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Looking into the future of Ohio State mens basketball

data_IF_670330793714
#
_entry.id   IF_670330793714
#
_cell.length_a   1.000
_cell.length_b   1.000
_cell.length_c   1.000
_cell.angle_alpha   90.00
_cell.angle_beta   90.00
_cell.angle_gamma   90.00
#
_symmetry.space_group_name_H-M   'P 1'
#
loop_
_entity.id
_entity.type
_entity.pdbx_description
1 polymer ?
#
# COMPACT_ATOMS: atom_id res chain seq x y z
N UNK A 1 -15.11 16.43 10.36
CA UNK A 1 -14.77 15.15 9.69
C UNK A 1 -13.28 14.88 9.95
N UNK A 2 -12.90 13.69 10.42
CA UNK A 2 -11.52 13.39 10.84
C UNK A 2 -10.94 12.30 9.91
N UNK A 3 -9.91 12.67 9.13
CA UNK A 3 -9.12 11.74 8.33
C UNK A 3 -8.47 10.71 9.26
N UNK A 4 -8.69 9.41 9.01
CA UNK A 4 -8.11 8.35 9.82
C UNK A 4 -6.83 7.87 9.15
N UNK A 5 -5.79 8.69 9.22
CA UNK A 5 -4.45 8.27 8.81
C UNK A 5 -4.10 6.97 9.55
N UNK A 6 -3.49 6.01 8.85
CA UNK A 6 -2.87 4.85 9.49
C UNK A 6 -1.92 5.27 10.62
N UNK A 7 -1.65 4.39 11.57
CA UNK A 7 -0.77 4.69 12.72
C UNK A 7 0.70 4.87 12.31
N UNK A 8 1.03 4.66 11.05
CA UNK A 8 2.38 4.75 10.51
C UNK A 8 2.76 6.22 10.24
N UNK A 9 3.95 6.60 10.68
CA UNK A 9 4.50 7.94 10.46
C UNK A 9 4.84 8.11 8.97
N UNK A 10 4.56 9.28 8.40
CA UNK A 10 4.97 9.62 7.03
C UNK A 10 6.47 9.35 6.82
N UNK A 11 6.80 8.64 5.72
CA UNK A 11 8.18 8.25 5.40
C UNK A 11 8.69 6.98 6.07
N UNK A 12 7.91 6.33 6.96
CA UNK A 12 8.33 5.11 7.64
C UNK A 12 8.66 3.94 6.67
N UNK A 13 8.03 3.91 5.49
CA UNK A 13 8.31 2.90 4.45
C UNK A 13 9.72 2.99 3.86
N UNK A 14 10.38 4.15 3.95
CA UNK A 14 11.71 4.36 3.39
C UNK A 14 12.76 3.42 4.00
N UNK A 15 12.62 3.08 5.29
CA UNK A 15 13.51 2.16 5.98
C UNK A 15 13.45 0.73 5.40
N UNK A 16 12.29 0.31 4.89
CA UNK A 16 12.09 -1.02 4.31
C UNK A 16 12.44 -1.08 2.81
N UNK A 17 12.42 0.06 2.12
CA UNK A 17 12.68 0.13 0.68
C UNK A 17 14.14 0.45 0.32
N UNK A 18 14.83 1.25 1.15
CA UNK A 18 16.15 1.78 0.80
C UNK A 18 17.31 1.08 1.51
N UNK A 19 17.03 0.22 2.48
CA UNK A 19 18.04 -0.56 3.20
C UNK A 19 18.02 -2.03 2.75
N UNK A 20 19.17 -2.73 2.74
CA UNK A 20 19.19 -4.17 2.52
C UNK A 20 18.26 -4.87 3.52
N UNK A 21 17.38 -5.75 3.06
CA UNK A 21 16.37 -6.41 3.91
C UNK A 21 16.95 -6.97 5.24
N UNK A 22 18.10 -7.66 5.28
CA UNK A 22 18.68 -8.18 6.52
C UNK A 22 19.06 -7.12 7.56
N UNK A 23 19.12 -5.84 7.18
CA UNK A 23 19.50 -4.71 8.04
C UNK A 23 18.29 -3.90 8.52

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The Ohio State men’s basketball team’s season came to a disappointing end Friday with a 62-60 loss to No. 4-seeded Kentucky. With no more Buckeye basketball to be played this season, looking to the future is the only option. Though the season just concluded, much can already be determined about next year’s squad. The team will return two starters, freshman forward Jared Sullinger and junior guard William Buford, assuming they hold true to their stated intentions not to enter the NBA Draft. The Buckeyes also will welcome back freshman point guard Aaron Craft, who was fifth on the team in minutes played, and freshman forward Deshaun Thomas. Beyond those four seemingly known commodities, the future of OSU basketball becomes less clear. The star Recently named first-team All-American, Sullinger is arguably the most talented player the Buckeyes will have next season. The 6-foot-9 post player led the team in points and rebounds last season with 17.2 and 10.1 per game, respectively. “He’s extremely productive. … He commands a lot of respect,” coach Thad Matta said. “He’s a great player.” The forward also took home Freshman of the Year honors and remains a finalist for the Naismith Award, given to the nation’s best player. With a year of experience under his belt, Sullinger is expected to excel futher during his sophomore campaign. The OSU youngster is likely to be the nation’s front-runner for the Naismith Award next season, regardless of whether he brings home the hardware this year. Sullinger is making sure to put in the work during the offseason. Following his team’s final loss of the season, Sullinger said, “I know I am going to be back in the gym as soon as we get back.” The veteran Although Sullinger likely will be the Buckeye who receives the most attention, Buford will be the one with the most experience. As a senior, Buford will be the only player on the OSU roster who will start the season with more than one year of program experience. He has three full years in the system. Besides leadership, Buford brings a shooter’s touch to the 2011–12 squad. “Will’s an awesome guy,” Craft said. “He’s definitely willing to take his shots, and he (has) knocked them down.” Buford shot 44.2 percent from 3-point range this past season, good for the third-best 3-point shooting season in school history. The guard was also second in scoring on the team, with 14.4 points per game. Buford sits at 22nd in school history in points scored, with 1,424. If he maintains this past season’s scoring pace next season, he will finish fourth. The engine With Sullinger expected to score in the post and Buford expected to score from the outside, Craft will be expected to push the defense and facilitate the offense. Throughout the season, the freshman point guard was praised for his on-ball defensive abilities. Craft, who averaged a team-high two steals a game, embraces the role of lockdown defender. “I’ve always just enjoyed doing it, even in AAU. I always had to guard … the team’s best player,” he said. “It’s something I’ve grown into.” With fifth-year senior forward David Lighty, whom Matta often has called the best defender in college basketball, departing from the program, Craft will be able to take over the role of the team’s best defender. Besides his defense, Craft will be required to set up the offense from his position. The freshman was fourth in the Big Ten in assists last season, with 4.8 per game. “I think as you really get to know Aaron, you get to spend time with him, you watch him develop. It’s amazing,” Matta said. “He’s been so steady throughout the course of the year.” Craft played his best basketball late in the season, logging an OSU-record 15 assists against George Mason in the NCAA Tournament. The tank Thomas came off the bench last season to average 7.5 points and 3.5 rebounds in just 14 minutes per game for the Buckeyes. With the departure of wing players Lighty and Jon Diebler, Thomas likely will be a starter next season. Despite his single-digit scoring average, Thomas scored double figures 10 times during the season and notched 20 or more points on three occasions. “I think we’ve seen, throughout the course, that Deshaun can score in bunches,” Matta said. “He’s a very talented player, and he really has a knack … for finding open areas, finding the seams.” Besides providing instant offense, Thomas’ 62 offensive rebounds were good for second on the team. With added minutes next season, expect those numbers to rise. The unknown Craft and Thomas will likely join Sullinger and Buford in the starting lineup next year. But determining who will fill that fifth spot, and how Matta will use his bench, will be more difficult to determine. The remaining player with any significant playing time from this past season is freshman guard Jordan Sibert, who appeared in 25 games and averaged 8.3 minutes a game. Starting Sibert would create a relatively small starting five. Matta has shown a tendency to start multiple post players in the past. This past season, the coach started the 6-foot-9 Sullinger and 6-foot-8 senior center Dallas Lauderdale. If he wants to go big again, he seems to have two options: Boston College transfer forward Evan Ravenel and incoming freshman center Amir Williams. Ravenel averaged just 3.3 points and 2.4 rebounds in 10.5 minutes off the bench when he played for Boston College. Despite the underwhelming numbers, the forward does have a year in the program on his side. Williams, on the other hand, could become the newest freshman post player to start at OSU. The 6-foot-9 center is the nation’s No. 7 center and No. 73 overall recruit, according to Rivals.com. Matta, who has often used a short bench, will need to decide how he wants to use the remaining talented players. Freshman guard Lenzelle Smith Jr. received playing time in blowout victories, and freshman forward J.D. Weatherspoon did the same before being ruled academically ineligible for winter quarter. Four recruits, including No. 17-ranked point guard and No. 62 overall recruit Shannon Scott, will join Williams in vying for playing time as freshmen. Regardless of how Matta pieces together the puzzle that is next year’s season, the established pieces and young talent are there. Whichever grouping of players the coach relies on will strive to accomplish the goal that the 2010–11 team could not: a national championship. read more